Some of the rhythmic patches are using oscillators in "Clocked" mode to create some interesting rhythms. Clocked mode syncs to your host application's "division factor" and (as the manual explains) for technical reasons, the synchronization isn't 100% perfect, so you might have to retrigger the notes every now and again.e-musician wrote: ↑Sun Dec 05, 2021 5:49 amGreat soundset, Bryan!Sound Author wrote: ↑Sun Nov 28, 2021 10:06 pm Solstice, a companion piece to my very successful "Equinox" soundset for u-he's incredible modular synth Bazille, features 100 Patches intended for Ambient/Chill/EDM productions, even though there's a good number of moody cinematic atmospheres and pads sprinkled in. Generative sequences are obviously the main attraction here, meant to be layered with energetic chords and drum loops with all sorts of modular melodies and basses baked right into them.
But there is something I do not understand.
Some of the patches, especially some of the DR patches (e. g. DR Ramen Break), do not sound here like in your walkthrough video. After one or two bars they are running clearly out of sync, and even the sounds (for instance, that of the snare) are changing.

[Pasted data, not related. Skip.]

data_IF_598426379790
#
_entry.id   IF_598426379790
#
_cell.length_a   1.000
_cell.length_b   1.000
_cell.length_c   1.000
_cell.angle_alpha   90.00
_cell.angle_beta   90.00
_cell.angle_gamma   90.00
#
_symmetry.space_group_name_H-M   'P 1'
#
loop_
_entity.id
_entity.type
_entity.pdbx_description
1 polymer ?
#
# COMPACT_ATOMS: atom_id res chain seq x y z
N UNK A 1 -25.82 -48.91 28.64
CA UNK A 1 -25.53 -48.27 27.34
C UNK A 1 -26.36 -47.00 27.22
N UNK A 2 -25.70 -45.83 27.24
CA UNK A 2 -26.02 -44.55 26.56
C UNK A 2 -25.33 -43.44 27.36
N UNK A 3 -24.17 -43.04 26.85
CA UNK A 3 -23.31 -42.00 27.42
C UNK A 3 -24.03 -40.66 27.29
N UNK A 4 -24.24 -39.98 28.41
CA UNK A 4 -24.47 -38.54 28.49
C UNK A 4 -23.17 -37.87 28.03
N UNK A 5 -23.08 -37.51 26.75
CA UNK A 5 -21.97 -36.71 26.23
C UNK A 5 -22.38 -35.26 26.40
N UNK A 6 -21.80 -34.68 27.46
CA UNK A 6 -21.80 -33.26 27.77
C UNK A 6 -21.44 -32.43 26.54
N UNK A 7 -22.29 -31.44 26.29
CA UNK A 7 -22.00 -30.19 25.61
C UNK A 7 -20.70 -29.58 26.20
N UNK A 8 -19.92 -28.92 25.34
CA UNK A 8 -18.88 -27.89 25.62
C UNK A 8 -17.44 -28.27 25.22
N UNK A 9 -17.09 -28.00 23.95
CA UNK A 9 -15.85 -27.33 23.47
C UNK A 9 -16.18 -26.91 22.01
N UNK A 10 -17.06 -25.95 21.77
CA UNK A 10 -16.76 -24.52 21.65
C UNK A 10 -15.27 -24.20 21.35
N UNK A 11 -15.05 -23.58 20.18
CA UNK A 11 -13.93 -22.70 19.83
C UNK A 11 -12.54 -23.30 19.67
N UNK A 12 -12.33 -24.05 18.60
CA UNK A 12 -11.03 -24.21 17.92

Is that unintended behaviour, or has this got something to do with what you are explaining in the video from 27:30 on (keywords: legato, lack of a single trigger mode for modulation sequencer)? Or, in other words: Must I trigger those sequences manually every one or two bars (instead of holding down one key to get, say, an eight-bar loop)?
I am using the latest version of Bazille (REV 12092), just like you do.
I really should've explained that in the walkthrough video. But yeah, I recommend a simple 8-bar loop or whatever just so things don't start drifting off. Sorry about not mentioning that.
Other than that, I have no idea why rhythmic patches would be drifting out of sync. I ran "DR Ramen Break" in Bitwig, Ableton Live and FL Studio and there's no tempo drift on my end...at least not on that patch. In any case, I would always stick to an 8-bar loop just for good measure (literally).